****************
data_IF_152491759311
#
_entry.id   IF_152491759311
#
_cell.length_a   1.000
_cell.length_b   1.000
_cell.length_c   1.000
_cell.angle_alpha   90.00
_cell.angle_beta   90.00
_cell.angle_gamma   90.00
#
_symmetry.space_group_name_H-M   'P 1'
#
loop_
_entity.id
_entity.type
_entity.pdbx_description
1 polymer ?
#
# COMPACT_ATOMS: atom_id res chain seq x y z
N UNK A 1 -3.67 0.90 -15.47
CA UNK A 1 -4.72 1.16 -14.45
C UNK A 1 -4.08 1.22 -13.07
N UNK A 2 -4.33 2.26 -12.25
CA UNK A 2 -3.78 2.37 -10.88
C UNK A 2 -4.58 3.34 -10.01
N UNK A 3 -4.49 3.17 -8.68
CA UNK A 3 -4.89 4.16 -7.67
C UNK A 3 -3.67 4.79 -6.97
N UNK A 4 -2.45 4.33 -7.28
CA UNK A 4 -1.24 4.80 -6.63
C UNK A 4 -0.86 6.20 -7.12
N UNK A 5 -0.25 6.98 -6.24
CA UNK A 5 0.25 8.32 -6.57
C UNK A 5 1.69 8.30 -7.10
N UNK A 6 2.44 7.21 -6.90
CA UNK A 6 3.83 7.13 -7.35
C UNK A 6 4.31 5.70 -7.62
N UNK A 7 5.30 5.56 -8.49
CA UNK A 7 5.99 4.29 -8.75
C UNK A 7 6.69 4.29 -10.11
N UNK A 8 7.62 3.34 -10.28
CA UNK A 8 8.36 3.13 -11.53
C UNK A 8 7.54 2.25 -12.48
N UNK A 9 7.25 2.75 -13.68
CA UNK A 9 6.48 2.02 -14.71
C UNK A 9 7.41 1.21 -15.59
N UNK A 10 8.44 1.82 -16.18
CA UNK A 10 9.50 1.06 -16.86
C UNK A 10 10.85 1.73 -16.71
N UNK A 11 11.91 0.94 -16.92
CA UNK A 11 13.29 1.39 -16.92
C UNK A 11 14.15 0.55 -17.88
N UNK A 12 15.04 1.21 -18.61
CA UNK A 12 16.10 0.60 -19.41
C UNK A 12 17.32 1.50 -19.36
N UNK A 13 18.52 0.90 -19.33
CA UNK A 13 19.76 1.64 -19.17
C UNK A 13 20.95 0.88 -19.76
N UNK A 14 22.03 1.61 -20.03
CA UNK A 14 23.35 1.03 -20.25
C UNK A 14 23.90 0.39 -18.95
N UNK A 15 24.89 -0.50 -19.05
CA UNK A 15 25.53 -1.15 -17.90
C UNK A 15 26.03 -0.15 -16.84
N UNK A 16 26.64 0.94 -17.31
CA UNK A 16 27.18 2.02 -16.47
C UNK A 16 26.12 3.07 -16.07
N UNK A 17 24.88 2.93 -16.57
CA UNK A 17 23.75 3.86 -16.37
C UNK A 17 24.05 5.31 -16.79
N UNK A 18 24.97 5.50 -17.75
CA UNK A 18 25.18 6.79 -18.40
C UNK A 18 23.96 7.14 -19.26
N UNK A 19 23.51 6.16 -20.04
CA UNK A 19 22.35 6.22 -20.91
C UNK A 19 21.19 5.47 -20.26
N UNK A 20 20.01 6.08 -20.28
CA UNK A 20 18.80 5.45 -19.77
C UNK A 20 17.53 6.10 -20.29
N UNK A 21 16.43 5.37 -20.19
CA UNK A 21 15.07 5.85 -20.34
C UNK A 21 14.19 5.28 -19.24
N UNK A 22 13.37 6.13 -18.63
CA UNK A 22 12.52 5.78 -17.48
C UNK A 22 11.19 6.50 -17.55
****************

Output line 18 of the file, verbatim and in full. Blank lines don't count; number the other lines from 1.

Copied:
1 polymer ?